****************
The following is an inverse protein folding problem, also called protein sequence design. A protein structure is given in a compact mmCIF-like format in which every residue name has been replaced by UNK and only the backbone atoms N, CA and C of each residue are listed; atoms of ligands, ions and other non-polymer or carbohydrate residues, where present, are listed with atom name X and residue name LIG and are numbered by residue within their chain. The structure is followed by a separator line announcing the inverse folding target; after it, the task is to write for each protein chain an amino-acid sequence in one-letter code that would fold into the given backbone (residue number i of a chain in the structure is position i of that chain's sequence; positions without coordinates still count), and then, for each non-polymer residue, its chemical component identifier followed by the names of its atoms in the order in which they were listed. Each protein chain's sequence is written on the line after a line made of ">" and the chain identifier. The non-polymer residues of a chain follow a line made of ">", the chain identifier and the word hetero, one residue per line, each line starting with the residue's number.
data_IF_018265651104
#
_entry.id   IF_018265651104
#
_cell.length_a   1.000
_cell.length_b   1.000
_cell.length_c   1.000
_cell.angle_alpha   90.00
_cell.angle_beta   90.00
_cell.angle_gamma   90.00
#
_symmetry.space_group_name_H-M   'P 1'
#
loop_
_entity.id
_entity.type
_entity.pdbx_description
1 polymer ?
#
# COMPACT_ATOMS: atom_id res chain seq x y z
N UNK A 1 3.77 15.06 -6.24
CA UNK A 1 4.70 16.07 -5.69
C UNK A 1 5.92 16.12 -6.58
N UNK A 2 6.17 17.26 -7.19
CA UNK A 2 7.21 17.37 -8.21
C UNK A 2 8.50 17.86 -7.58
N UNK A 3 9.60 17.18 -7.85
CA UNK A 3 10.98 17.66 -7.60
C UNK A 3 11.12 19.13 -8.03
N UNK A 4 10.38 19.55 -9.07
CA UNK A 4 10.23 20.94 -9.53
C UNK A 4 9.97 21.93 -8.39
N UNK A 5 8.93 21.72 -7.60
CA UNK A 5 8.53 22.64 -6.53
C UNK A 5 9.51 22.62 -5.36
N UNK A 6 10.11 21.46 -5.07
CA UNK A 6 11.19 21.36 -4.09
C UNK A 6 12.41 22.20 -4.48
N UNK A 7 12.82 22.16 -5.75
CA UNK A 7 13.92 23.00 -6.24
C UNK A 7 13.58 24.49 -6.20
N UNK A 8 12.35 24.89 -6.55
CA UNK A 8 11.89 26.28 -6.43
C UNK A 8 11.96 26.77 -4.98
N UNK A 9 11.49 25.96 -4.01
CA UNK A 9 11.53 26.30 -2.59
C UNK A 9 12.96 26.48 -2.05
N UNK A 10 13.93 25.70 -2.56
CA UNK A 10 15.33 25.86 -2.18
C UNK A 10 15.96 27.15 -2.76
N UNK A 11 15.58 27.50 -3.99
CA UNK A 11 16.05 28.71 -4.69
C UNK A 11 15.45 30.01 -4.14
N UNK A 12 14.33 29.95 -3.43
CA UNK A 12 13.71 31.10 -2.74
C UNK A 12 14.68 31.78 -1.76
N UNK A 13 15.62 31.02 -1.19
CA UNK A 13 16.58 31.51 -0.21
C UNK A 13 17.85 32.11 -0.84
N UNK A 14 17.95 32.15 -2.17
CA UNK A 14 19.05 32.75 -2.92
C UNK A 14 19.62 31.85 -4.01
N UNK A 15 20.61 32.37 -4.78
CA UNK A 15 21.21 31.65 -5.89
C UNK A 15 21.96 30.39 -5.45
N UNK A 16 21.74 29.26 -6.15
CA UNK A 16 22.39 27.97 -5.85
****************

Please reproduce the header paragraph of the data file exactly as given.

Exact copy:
The following is an inverse protein folding problem, also called protein sequence design. A protein structure is given in a compact mmCIF-like format in which every residue name has been replaced by UNK and only the backbone atoms N, CA and C of each residue are listed; atoms of ligands, ions and other non-polymer or carbohydrate residues, where present, are listed with atom name X and residue name LIG and are numbered by residue within their chain. The structure is followed by a separator line announcing the inverse folding target; after it, the task is to write for each protein chain an amino-acid sequence in one-letter code that would fold into the given backbone (residue number i of a chain in the structure is position i of that chain's sequence; positions without coordinates still count), and then, for each non-polymer residue, its chemical component identifier followed by the names of its atoms in the order in which they were listed. Each protein chain's sequence is written on the line after a line made of ">" and the chain identifier. The non-polymer residues of a chain follow a line made of ">", the chain identifier and the word hetero, one residue per line, each line starting with the residue's number.